Private Liens on Injury Settlements
Doctor and Hospital Liens
If you were injured and don’t have insurance, you still need medical care even when you don’t have the money to pay for treatment. You may have bills from the hospital, emergency services, the doctors, and ongoing medical bills for treatments and therapy.
Emergency medical treatment cannot be denied regardless of your ability to pay. Once your condition is stable, meaning no longer life-threatening, the hospital and doctor have a right to refuse further services unless you make payment arrangements.
Letter of Protection
The medical provider may be willing to continue your treatment and wait to be paid if you or your injury attorney agree to provide a Letter of Protection, or LOP. This is a signed agreement stating you will pay the health care provider after your case settles.
The Letter of Protection is a contract between you and the health care provider. If you fail to honor that contract, the provider has the right to sue you. If that happens, you may be responsible not only for the money you owe them but also for their attorney’s fees and court costs.
State Lien Laws
Letters of Protection are helpful, but a provider doesn’t necessarily need one to be financially protected.
Many states have laws protecting health care providers who advance treatment to patients. In the states that don’t require LOPs, a lien is enacted when the provider sends a certified letter notifying the patient of their lien.
States give health care providers these financial protections as a matter of public policy. Without some guarantee of payment, many providers would refuse to treat patients. At a minimum, state lien laws help assure that injury victims will be stabilized before leaving the hospital.
Child and Spousal Support Liens
Many states have robust laws that allow delinquent child support, and sometimes delinquent spousal support, to be collected through liens against injury settlements.
For example, the Texas Child Support Lien Network encourages insurance companies to search for active child support liens before releasing settlement funds.
Private Insurance Subrogation
Your private health insurance company may also have the right to place a lien on your injury compensation. If your health insurance paid some or all of your medical bills before your claim is settled, you’ll probably have to reimburse them from your settlement proceeds.
Private health insurance carriers usually have the right to recover what they paid on your behalf.
Read your policy carefully. Although policies differ in the way they handle this issue, there’s probably a clause stating your health insurance carrier can place a lien on your settlement.
PIP and UIM Coverage
Your car insurance policy likely has a subrogation clause. Check your policy for language detailing how and when your auto insurance company can establish a lien on your settlement.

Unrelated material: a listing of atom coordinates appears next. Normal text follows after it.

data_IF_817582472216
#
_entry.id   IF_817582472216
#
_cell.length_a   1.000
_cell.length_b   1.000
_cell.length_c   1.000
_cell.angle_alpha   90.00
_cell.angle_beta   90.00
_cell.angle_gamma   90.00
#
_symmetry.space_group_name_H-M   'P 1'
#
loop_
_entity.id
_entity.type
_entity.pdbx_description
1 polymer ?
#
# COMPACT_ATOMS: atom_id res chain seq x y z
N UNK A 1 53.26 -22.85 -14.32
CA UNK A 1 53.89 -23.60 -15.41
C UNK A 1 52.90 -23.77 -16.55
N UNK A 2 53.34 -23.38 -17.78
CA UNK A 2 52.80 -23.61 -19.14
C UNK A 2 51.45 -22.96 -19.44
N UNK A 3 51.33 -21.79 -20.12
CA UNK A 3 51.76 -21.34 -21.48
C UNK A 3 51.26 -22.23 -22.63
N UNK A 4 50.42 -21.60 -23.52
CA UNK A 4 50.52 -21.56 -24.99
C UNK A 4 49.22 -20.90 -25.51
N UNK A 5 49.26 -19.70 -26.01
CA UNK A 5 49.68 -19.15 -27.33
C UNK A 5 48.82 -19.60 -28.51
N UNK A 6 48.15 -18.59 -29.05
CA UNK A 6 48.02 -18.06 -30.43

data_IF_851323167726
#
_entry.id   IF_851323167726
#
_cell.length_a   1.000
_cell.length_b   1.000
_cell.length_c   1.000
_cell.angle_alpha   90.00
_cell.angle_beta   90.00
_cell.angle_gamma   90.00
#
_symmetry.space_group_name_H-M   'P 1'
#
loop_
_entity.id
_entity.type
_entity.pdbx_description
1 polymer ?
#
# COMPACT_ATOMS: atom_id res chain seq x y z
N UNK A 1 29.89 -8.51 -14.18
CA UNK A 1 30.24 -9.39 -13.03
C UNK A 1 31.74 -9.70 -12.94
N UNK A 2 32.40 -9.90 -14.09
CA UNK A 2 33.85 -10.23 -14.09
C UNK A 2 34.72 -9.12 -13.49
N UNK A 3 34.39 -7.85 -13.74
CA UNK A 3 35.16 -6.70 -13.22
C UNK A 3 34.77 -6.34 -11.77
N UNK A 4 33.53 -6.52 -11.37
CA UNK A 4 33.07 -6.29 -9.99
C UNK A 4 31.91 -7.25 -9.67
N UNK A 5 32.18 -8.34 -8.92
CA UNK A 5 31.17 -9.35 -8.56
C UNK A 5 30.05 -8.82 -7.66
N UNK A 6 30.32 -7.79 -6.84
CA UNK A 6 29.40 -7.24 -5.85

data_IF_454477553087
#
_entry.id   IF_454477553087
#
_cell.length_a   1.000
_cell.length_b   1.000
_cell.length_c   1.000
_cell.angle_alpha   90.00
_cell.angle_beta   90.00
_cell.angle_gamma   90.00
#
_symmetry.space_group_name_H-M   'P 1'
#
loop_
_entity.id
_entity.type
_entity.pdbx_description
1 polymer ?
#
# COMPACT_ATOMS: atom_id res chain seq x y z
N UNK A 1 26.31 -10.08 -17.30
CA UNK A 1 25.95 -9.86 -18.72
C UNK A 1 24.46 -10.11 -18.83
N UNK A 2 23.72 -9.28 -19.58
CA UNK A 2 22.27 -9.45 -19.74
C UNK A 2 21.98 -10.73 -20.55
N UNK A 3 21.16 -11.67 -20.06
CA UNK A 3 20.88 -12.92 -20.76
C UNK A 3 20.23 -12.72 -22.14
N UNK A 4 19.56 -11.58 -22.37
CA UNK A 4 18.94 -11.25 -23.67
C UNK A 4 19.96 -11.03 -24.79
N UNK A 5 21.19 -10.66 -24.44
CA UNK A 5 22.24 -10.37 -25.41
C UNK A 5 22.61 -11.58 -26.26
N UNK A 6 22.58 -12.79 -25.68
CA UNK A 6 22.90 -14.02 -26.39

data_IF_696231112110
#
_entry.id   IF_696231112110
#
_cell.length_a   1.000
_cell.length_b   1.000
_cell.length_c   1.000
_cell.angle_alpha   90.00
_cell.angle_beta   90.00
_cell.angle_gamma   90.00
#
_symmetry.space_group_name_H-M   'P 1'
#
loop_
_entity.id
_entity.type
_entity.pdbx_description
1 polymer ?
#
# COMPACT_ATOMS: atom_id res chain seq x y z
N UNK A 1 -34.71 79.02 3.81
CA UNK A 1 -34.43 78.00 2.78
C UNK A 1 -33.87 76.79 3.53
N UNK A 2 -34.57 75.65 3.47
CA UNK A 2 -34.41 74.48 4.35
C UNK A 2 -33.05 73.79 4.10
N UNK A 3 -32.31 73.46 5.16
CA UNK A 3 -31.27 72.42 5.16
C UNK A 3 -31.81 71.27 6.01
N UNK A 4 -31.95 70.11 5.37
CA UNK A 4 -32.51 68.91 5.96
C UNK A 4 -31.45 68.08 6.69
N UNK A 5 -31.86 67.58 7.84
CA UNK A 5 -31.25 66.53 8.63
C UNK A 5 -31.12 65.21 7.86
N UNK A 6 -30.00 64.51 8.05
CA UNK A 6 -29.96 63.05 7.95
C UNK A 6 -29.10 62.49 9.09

Traditionally, insurance companies could not establish liens on injury settlement proceeds when their insured purchased a separate policy rider for Personal Injury Protection (PIP) or Uninsured/Underinsured (UIM) coverage.
Many states are now passing legislation allowing insurance companies to put liens on the amounts paid out under optional policy riders. Make sure you check your auto policy language carefully.
Workers’ Comp Insurance Liens
If you receive workers’ compensation benefits for an on-the-job injury, you normally won’t have to reimburse the workers’ comp insurance company. There’s an exception, however, if you file a claim against anyone other than your employer.
If you file a third-party lawsuit in addition to a workers’ comp claim, the workers’ comp insurance company has a right to go after your injury settlement for reimbursement.
For example, if you were injured while on the job in a car accident caused by someone else, and you sue the at-fault driver, workers’ comp will initially cover your medical expenses. Once your third-party injury claim settles, you’ll likely have to reimburse workers’ comp for the money they paid for your treatment.
Workers’ compensation liens are statutory, which means they’re automatic. While you have the right to seek compensation from the at-fault driver, you aren’t required by law to pursue a third-party claim.
If you decide just to be treated for your on-the-job injuries without a claim against the at-fault party, workers’ comp won’t have a lien. There won’t be any settlement proceeds to recover from.
How to Keep More Compensation
You’ll be able to walk away with a larger portion of your injury compensation if you’re aware of potential liens from the start.
Whether you decide to handle your insurance claim on your own or hire an attorney, it’s critical that you base your demand on the full cost of all your medical expenses, not just your co-pays, or the reduced amount charged to the insurance company.
Calculations for personal injury compensation are largely based on your total medical expenses, so be sure you include everything.
How an Attorney Can Help
Liens against your settlement for medical expenses are often negotiable. Some lienholders won’t take less than the full amount owed, but many are willing to accept less than the full amount under certain circumstances.
“Super” lien holders are entitled to be paid from your settlement before you get anything.
Successful personal injury attorneys are experienced in negotiating large medical liens with Medicare, Medicaid, and the VA so that you end up with more money at the end of the day.
Don’t just assume that if you haven’t heard from worker’s comp, or your health or auto insurance company that they waived their claim against your settlement proceeds. Some states have a statute of limitations on medical liens that can last for years after your settlement.
Find out where you stand. Most injury attorneys don’t charge for their initial consultation. There’s no cost to find out what a good attorney can do for you.